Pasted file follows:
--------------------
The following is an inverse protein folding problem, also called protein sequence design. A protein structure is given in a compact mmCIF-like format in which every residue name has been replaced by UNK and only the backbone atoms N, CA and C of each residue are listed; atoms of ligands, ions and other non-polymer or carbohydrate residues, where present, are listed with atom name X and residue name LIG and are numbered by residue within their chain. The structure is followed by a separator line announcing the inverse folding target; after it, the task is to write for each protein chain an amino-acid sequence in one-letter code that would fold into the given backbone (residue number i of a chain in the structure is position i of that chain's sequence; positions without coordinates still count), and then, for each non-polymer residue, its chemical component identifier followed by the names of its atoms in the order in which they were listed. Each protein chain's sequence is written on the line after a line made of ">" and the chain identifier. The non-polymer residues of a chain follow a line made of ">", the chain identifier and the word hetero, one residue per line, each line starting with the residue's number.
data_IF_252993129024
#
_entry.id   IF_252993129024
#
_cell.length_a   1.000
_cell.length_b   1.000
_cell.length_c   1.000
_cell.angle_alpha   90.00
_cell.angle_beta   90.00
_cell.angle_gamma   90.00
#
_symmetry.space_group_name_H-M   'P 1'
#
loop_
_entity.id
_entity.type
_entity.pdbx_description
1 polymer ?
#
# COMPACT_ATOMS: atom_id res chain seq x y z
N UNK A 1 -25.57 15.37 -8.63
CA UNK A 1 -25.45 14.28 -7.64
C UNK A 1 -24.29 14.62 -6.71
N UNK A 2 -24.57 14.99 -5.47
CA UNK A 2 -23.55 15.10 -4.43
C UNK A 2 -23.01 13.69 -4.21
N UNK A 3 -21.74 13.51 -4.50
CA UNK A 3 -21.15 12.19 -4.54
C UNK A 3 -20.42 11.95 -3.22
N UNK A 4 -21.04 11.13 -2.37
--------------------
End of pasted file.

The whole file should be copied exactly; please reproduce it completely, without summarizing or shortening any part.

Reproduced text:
The following is an inverse protein folding problem, also called protein sequence design. A protein structure is given in a compact mmCIF-like format in which every residue name has been replaced by UNK and only the backbone atoms N, CA and C of each residue are listed; atoms of ligands, ions and other non-polymer or carbohydrate residues, where present, are listed with atom name X and residue name LIG and are numbered by residue within their chain. The structure is followed by a separator line announcing the inverse folding target; after it, the task is to write for each protein chain an amino-acid sequence in one-letter code that would fold into the given backbone (residue number i of a chain in the structure is position i of that chain's sequence; positions without coordinates still count), and then, for each non-polymer residue, its chemical component identifier followed by the names of its atoms in the order in which they were listed. Each protein chain's sequence is written on the line after a line made of ">" and the chain identifier. The non-polymer residues of a chain follow a line made of ">", the chain identifier and the word hetero, one residue per line, each line starting with the residue's number.
data_IF_252993129024
#
_entry.id   IF_252993129024
#
_cell.length_a   1.000
_cell.length_b   1.000
_cell.length_c   1.000
_cell.angle_alpha   90.00
_cell.angle_beta   90.00
_cell.angle_gamma   90.00
#
_symmetry.space_group_name_H-M   'P 1'
#
loop_
_entity.id
_entity.type
_entity.pdbx_description
1 polymer ?
#
# COMPACT_ATOMS: atom_id res chain seq x y z
N UNK A 1 -25.57 15.37 -8.63
CA UNK A 1 -25.45 14.28 -7.64
C UNK A 1 -24.29 14.62 -6.71
N UNK A 2 -24.57 14.99 -5.47
CA UNK A 2 -23.55 15.10 -4.43
C UNK A 2 -23.01 13.69 -4.21
N UNK A 3 -21.74 13.51 -4.50
CA UNK A 3 -21.15 12.19 -4.54
C UNK A 3 -20.42 11.95 -3.22
N UNK A 4 -21.04 11.13 -2.37